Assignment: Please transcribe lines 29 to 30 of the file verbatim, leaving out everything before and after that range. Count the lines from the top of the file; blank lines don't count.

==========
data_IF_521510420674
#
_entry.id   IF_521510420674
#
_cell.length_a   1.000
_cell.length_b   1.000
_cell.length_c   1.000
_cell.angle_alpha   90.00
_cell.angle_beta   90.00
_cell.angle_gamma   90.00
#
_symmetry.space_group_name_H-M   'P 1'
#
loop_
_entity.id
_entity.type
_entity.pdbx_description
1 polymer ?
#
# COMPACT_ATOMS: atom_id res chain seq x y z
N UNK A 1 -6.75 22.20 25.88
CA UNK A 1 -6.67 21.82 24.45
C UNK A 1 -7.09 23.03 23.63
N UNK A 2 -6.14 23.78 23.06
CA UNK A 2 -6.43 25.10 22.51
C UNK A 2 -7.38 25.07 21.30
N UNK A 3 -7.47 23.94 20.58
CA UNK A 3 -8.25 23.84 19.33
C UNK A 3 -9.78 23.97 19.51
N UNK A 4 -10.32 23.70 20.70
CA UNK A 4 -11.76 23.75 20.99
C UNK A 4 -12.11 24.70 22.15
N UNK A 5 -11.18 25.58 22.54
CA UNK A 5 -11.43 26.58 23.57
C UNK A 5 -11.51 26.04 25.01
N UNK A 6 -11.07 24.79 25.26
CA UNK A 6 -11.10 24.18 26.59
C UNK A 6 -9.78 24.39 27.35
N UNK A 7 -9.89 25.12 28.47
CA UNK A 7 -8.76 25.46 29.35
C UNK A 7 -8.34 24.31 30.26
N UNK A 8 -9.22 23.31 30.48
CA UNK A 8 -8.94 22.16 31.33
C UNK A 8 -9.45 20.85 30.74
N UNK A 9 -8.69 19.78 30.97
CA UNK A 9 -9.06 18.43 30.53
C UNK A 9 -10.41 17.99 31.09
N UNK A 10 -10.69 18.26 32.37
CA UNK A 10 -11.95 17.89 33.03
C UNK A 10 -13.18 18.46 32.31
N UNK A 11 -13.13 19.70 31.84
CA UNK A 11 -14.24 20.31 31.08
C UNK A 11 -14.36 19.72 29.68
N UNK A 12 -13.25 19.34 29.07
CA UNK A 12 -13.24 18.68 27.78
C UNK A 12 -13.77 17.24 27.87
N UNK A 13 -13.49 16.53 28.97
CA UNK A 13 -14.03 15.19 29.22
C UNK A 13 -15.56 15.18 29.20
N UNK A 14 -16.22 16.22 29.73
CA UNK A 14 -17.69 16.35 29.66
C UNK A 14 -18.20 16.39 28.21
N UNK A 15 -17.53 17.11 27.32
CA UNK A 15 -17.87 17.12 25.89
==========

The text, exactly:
C UNK A 3 -9.78 23.97 19.51
N UNK A 4 -10.32 23.70 20.70